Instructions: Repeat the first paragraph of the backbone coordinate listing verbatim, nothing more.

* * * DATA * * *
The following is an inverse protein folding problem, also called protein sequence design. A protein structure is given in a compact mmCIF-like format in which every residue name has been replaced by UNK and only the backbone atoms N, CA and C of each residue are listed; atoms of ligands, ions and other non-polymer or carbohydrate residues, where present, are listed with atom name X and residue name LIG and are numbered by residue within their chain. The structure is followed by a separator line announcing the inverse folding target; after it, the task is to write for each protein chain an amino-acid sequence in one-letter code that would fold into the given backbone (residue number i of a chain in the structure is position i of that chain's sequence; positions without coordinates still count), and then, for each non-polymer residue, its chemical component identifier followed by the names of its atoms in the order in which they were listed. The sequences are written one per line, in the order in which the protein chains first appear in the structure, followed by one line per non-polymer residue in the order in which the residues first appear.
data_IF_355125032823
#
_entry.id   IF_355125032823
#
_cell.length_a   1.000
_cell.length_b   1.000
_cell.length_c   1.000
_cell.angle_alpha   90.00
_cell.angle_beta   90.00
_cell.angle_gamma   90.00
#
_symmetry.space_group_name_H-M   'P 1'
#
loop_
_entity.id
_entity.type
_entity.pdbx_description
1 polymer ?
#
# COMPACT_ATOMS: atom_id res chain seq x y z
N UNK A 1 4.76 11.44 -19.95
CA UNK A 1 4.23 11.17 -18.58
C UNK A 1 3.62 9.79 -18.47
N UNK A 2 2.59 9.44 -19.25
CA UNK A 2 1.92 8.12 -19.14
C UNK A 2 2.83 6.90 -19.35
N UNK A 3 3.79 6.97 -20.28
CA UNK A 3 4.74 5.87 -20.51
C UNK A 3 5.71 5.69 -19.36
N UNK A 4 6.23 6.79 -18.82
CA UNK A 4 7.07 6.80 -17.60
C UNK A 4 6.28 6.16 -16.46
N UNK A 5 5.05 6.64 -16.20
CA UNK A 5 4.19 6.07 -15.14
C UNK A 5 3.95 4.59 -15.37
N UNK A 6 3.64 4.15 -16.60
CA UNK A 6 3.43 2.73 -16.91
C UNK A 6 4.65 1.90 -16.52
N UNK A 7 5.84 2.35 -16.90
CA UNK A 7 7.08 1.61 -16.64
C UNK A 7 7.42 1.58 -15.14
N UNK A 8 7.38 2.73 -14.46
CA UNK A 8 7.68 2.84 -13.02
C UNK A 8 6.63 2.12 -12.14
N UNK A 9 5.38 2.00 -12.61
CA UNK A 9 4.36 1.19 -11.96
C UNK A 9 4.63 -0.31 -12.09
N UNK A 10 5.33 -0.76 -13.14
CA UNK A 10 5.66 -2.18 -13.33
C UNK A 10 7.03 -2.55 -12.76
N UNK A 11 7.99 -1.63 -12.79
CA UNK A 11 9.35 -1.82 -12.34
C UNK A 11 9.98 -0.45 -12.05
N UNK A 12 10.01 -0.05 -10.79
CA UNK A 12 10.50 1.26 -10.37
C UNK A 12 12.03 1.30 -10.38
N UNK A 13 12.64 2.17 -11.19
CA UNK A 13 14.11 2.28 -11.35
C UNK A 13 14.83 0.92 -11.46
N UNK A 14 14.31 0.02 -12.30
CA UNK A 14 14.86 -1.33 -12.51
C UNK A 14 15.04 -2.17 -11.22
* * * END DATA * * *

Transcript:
The following is an inverse protein folding problem, also called protein sequence design. A protein structure is given in a compact mmCIF-like format in which every residue name has been replaced by UNK and only the backbone atoms N, CA and C of each residue are listed; atoms of ligands, ions and other non-polymer or carbohydrate residues, where present, are listed with atom name X and residue name LIG and are numbered by residue within their chain. The structure is followed by a separator line announcing the inverse folding target; after it, the task is to write for each protein chain an amino-acid sequence in one-letter code that would fold into the given backbone (residue number i of a chain in the structure is position i of that chain's sequence; positions without coordinates still count), and then, for each non-polymer residue, its chemical component identifier followed by the names of its atoms in the order in which they were listed. The sequences are written one per line, in the order in which the protein chains first appear in the structure, followed by one line per non-polymer residue in the order in which the residues first appear.